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Old August 1st, 2007, 02:01 PM   #4
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The only time I use autofocus is when I have inadvertantly enabled it. :)
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Old August 1st, 2007, 02:15 PM   #5
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the push auto focus is handy, as it gets you closer to where you want to be faster. you're better off always adjusting the sharpness and depth manually.
if you leave autofocus on with a shallow depth of focus, the cam will sharpen whatever has the most movment at the time.
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Old August 2nd, 2007, 02:23 AM   #6
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I often have to reley on the autofocus when working with my Glidecam 4000. Without a means to follow focus it is often the only way I can pull certain shots off, the camera generally plays nice but you can never trust it. When I have a controlled scene I often will set manual focus and be wide anyway with steady shots so focus is known and has a generally deep depth of field. Then it's just a matter of keeping a set distance to the subject.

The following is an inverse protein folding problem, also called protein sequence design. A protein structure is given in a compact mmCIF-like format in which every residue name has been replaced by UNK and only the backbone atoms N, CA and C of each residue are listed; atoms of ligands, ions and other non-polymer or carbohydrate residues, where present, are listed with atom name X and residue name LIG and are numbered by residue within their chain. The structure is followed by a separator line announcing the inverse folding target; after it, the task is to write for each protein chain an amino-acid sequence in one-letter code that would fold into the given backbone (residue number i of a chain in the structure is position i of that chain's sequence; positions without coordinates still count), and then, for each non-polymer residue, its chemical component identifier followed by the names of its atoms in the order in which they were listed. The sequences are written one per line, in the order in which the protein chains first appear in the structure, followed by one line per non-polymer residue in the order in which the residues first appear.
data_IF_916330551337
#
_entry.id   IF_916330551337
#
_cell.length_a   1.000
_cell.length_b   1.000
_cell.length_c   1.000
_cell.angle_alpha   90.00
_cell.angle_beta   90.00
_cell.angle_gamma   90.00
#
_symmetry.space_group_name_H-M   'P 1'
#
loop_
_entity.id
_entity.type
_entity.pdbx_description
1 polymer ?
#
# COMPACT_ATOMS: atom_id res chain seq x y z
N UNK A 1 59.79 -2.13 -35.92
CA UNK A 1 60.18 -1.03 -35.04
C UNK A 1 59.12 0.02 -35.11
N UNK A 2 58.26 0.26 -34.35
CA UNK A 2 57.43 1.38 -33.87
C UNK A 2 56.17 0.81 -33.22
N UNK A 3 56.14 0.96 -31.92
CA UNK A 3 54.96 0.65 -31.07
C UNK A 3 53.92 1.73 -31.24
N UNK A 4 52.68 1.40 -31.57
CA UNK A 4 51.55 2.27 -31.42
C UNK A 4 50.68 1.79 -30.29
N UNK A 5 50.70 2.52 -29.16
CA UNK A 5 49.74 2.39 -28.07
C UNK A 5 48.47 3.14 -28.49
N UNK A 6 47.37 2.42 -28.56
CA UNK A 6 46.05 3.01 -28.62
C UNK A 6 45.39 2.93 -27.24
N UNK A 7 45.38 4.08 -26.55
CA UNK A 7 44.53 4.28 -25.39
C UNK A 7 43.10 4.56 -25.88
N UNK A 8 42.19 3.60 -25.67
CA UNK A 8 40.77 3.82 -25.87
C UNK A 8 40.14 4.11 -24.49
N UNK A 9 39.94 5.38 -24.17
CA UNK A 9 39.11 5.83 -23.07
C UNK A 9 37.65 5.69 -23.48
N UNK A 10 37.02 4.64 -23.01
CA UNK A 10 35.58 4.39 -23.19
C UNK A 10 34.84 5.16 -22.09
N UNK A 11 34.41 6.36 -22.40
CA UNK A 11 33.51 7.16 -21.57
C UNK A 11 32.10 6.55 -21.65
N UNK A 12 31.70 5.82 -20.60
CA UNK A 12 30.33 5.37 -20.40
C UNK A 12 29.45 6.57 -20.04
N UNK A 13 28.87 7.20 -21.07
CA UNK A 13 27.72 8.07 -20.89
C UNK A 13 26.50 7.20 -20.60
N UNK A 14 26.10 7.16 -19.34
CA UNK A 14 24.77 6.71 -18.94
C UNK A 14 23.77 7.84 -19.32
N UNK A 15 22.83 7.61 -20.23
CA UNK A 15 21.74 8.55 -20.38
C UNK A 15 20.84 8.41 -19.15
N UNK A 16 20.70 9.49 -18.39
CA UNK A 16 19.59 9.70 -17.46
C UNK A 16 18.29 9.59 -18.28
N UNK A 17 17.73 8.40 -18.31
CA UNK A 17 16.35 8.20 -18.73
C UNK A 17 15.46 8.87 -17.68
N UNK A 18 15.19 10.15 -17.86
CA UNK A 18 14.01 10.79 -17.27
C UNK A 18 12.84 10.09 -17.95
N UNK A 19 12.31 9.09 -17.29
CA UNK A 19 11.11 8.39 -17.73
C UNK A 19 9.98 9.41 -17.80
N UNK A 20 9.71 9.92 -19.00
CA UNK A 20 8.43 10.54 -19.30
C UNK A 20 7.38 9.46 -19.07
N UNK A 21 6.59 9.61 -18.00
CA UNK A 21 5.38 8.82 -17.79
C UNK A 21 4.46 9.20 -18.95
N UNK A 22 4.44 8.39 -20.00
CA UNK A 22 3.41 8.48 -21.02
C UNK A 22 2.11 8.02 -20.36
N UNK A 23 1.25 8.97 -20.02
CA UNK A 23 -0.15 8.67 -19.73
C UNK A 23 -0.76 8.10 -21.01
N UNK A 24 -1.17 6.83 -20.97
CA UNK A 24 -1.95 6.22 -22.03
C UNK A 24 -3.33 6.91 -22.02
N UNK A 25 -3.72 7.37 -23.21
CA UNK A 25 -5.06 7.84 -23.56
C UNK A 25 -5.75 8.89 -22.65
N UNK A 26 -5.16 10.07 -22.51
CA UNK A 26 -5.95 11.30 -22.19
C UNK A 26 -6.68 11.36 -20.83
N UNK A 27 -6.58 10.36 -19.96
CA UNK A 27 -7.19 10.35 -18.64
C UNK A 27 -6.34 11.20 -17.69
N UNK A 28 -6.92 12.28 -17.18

Locked off on a tripod or steady shots aside....one word.....manual!
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Old August 2nd, 2007, 07:57 AM   #7
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I do a lot of single-camera stage plays where there is not an opportunity to zoom in and re-focus. I leave the camera in manual focus but push the auto-focus button every time the actors move to a different position.